Life can be scary; this is a universal truth. It was even scarier in 2020, which was really only a moment ago. When we heard about Lauren Keenan's book 'The 52 Week Project', a few words came to mind...bravery, gumption, guts! In her book Lauren describes what it's like when the script of your life seems to be over and how you can choose to throw that script away, edit it, add to it, and rewrite it completely, if you're only willing to try something new. It's a new year (thank god) and what better way to kick it off than this interview about new activities, new flavours, and new perspectives!
Ko Taranaki tōku maunga, nō Ngāti Te Whiti o Te Ātiawa ki Taranaki au.
My script before the start of the book has four chapters, some of which will be familiar. I acknowledge that they are fairly privileged chapters. I quote Keiran Setiya in the opening of The 52 Week Project, who says he recognises that there is a certain privilege inherent in having a midlife crisis. This remains true. But, nonetheless, this script was mine and the only one I have. It also led me to a place of universal experiences – loneliness, a bad relationship with technology, too much booze, a crisis of confidence.
So what did these four chapters contain?
The first chapter is about a girl growing up in rural Manawatu, sleeping under a world map. She dreams about an exciting future full of travel, even though she’s one of the only people she knows who has never left New Zealand. She’s been voted the third ugliest girl at school, and thinks it’s true. She tells herself she doesn’t mind, and thinks about world travel instead. Her parents are encouraging and positive. In all of her chapters, she knows how lucky she is to have them.
The second chapter is about stepping out of the nest: a student exchange to Italy that was more traumatic than enriching; university in Dunedin; a working holiday in wintry Wisconsin; many many hours working in menial jobs to save money to see the world.
The third chapter was great fun – meeting a bloke through a friend of a friend, saving up for what felt like an epoch, getting hitched. Then: moving to London for the classic OE, and spending months backpacking around the world.
The fourth chapter was especially special, moving back to New Zealand to have two amazing children, and finally feeling ready to sit still for a while. Watching them grow with delight, while simultaneously watching her own identity shift with a certain horror.
It was a lovely script, it really was. I had an amazing 20s full of travel and adventures, and genuinely enjoyed being at home with my kids. The problem I had was getting to my late 30s and realising that the script had run out of words, and I still had so much life ahead of me. And thus I found myself in a cesspit of despair, desperately looking for a ladder out. And that takes me to the beginning of the book – feeling lonely, feeling unhappy, and looking for a new chapter. Doing 52 new things in 52 weeks helped me write a fifth chapter that I actually wanted to live.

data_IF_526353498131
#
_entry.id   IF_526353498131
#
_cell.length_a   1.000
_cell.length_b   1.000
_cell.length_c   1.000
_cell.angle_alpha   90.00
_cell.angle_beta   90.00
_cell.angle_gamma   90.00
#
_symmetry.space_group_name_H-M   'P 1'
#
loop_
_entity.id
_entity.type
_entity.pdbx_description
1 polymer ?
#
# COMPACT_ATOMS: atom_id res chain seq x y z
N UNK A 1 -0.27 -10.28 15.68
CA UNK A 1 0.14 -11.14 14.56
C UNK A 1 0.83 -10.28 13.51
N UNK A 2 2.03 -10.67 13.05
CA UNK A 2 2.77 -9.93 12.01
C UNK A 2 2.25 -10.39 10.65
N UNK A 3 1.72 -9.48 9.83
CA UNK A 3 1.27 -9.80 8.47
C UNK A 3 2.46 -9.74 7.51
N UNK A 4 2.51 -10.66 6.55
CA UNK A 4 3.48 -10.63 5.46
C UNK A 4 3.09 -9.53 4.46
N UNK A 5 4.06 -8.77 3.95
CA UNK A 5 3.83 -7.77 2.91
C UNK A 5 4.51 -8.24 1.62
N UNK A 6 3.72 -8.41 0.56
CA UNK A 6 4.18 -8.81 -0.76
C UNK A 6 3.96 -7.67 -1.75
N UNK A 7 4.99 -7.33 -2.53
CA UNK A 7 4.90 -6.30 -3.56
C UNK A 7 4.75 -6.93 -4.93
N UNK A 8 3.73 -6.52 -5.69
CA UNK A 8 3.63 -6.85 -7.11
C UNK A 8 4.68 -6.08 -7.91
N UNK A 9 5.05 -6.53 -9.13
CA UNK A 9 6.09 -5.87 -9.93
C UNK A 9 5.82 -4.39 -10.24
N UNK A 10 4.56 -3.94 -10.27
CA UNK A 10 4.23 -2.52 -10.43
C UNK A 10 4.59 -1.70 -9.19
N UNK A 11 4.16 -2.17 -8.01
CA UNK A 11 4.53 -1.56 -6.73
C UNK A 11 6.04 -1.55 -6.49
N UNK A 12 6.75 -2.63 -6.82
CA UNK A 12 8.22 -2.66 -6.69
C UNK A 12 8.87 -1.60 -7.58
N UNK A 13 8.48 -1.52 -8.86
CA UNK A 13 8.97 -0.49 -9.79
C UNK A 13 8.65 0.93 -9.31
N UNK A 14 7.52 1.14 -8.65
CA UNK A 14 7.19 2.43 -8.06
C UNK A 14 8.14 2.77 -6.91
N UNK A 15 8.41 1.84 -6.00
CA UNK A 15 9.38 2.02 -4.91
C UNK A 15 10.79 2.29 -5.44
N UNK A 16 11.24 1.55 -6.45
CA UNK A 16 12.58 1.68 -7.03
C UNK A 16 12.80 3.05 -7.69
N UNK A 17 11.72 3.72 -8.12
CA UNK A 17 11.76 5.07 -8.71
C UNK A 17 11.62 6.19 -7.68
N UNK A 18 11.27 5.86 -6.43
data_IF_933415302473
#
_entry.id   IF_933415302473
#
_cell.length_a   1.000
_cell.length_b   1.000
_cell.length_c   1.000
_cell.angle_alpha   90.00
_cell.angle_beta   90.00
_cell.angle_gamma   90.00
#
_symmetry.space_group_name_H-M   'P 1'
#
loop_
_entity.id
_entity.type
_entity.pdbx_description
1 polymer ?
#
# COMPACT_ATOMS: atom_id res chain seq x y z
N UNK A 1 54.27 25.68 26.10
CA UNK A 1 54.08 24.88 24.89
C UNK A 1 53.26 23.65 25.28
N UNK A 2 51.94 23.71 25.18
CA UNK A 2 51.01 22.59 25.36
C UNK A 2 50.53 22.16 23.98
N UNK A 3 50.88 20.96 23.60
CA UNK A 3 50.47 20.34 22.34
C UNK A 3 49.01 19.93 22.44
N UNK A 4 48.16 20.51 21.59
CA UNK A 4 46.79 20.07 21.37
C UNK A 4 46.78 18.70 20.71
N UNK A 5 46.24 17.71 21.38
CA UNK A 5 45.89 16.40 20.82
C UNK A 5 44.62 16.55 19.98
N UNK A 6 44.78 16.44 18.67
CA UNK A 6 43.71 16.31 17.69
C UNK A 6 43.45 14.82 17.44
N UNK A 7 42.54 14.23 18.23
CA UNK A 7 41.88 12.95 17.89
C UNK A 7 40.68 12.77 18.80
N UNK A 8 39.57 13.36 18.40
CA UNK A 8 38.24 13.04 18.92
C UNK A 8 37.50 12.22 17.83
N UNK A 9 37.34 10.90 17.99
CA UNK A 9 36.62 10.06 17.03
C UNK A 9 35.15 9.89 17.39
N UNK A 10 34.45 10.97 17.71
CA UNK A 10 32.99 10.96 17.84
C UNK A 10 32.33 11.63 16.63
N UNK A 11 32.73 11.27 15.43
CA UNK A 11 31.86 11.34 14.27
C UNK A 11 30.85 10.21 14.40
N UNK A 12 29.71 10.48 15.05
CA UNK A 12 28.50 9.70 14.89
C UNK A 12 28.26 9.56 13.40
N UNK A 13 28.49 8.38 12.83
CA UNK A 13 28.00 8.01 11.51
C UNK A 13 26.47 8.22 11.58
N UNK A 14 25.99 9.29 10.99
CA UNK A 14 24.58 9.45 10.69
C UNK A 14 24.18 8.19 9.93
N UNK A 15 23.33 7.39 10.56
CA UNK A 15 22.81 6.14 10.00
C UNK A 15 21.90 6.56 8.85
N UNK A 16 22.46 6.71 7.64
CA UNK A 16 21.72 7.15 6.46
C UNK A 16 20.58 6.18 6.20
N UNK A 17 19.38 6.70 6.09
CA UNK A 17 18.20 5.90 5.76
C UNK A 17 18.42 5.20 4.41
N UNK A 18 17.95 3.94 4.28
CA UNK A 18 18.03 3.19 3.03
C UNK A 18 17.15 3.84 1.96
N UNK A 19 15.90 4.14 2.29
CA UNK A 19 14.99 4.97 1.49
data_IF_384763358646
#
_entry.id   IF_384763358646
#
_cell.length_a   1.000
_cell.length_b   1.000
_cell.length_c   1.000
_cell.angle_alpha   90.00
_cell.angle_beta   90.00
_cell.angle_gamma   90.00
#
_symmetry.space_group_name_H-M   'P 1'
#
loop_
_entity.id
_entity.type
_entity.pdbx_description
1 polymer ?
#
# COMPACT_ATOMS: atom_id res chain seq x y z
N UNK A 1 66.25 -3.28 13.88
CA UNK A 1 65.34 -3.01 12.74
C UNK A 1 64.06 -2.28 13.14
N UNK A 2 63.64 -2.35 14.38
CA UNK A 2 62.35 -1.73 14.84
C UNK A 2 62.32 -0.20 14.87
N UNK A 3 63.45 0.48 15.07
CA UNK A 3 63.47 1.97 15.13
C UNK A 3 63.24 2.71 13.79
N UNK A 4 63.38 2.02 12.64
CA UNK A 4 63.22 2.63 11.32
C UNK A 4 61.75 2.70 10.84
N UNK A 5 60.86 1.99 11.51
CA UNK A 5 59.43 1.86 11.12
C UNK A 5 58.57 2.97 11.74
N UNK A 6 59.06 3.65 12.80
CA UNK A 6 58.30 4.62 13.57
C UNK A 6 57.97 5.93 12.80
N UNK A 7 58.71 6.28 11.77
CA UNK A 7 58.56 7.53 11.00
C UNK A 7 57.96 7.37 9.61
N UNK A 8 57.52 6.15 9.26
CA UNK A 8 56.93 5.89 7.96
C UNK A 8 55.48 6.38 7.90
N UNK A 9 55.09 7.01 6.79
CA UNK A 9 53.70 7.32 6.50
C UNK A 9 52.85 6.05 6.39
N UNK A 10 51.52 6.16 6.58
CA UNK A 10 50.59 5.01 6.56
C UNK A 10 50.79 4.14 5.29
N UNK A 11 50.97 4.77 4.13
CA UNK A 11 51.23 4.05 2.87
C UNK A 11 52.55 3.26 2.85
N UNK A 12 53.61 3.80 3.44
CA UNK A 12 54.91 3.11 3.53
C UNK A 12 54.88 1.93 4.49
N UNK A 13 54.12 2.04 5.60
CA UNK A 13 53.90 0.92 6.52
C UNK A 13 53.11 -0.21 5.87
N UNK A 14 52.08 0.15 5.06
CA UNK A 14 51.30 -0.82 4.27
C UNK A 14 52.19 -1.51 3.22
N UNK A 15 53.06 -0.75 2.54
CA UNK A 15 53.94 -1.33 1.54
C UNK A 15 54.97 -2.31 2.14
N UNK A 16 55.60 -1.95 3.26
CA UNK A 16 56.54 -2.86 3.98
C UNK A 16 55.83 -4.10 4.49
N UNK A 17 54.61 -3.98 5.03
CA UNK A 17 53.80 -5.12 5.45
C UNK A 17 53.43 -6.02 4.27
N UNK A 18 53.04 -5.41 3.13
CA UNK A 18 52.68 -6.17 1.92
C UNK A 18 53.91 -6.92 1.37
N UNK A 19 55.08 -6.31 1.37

I’ve always used writing as way of processing my thoughts and keeping my mind busy. When I was at university, I spent two summers putting plants in pots for 40 hours a week. Plotting a novella was how I stopped myself from going into a toxic rumination loop. When the kids were born and I did the same again, turning to writing as a way to stop mentally prodding all my neurosis with sticks and getting over-invested in imaginary dramas. This time, though, I approached it with more structure, turning my hurts and observations into a series of short stories that have since been published by Huia. When I started my 52 new things in 52 weeks, I didn’t have a book in mind. Rather, I simply wrote as a way to tell my story. When you’re lonely or unhappy, writing can make you feel more grounded. If a tree falls in a forest and no-one hears it, does it make a sound? Maybe. Maybe not. If the tree then writes a memoir about the fall, then the poor solitary tree can at least look back later and feel heard. Even if no-one reads it, the fact it was written at all feels like a sound.
There are a few of the things I’ve kept doing. I’ve since bought a (cheap) mountain bike, and just love it – I find it hard to believe that mountain biking wasn’t a regular part of my life until recently. I’m far from being a lycra-clad adrenaline junky (and still very slow in manner of broken down bus), but it’s such a fun, mindful thing to do every now and again, especially as in Wellington I literally live at the base of a mountain biking park. Another one is cross-stitch. When I first tried cross-stitch I thought it was boring and pointless (like, who even wants a cross-stitch of a camel?) I like it now though as it’s a really good thing to do to get me away from screens and to still my mind. Especially when big events are happening in the world and I feel myself being seduced by endless doom-scrolling.